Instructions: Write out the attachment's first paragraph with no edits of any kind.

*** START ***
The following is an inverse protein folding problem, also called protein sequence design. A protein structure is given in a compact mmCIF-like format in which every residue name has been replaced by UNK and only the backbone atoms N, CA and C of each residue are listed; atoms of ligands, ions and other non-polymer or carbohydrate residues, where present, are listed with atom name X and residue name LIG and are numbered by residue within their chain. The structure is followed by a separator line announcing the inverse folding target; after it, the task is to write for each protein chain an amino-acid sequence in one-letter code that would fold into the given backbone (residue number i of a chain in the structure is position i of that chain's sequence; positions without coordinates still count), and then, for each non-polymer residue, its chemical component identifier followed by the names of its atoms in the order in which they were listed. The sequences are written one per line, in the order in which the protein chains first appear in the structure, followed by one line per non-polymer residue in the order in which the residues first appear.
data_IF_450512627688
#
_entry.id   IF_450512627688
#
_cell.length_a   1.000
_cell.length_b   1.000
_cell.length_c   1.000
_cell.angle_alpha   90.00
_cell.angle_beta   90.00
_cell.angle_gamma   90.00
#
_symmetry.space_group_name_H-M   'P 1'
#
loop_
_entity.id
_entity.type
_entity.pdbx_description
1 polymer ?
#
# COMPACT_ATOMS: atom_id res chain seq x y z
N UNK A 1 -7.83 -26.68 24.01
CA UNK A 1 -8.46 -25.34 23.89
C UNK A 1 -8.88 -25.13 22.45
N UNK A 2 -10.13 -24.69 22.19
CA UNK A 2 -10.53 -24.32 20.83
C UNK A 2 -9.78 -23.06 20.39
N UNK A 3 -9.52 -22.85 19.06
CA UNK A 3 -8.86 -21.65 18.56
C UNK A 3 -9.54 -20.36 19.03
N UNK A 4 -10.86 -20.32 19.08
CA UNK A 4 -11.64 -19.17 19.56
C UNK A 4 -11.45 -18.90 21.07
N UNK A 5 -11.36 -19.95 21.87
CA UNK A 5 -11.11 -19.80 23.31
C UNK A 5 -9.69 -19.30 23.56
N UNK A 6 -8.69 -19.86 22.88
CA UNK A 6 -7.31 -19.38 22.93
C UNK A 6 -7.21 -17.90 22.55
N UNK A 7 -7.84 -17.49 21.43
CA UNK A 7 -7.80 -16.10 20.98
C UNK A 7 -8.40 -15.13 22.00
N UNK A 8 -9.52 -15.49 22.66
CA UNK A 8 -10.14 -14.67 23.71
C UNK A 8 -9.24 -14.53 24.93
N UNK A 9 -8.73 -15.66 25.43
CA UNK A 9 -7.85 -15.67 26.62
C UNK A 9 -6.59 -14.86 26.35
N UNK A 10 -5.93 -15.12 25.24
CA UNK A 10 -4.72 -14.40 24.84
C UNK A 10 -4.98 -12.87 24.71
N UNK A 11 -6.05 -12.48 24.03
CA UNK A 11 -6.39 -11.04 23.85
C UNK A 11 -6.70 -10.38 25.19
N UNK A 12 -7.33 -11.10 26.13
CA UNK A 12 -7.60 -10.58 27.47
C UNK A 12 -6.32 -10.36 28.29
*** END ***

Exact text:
The following is an inverse protein folding problem, also called protein sequence design. A protein structure is given in a compact mmCIF-like format in which every residue name has been replaced by UNK and only the backbone atoms N, CA and C of each residue are listed; atoms of ligands, ions and other non-polymer or carbohydrate residues, where present, are listed with atom name X and residue name LIG and are numbered by residue within their chain. The structure is followed by a separator line announcing the inverse folding target; after it, the task is to write for each protein chain an amino-acid sequence in one-letter code that would fold into the given backbone (residue number i of a chain in the structure is position i of that chain's sequence; positions without coordinates still count), and then, for each non-polymer residue, its chemical component identifier followed by the names of its atoms in the order in which they were listed. The sequences are written one per line, in the order in which the protein chains first appear in the structure, followed by one line per non-polymer residue in the order in which the residues first appear.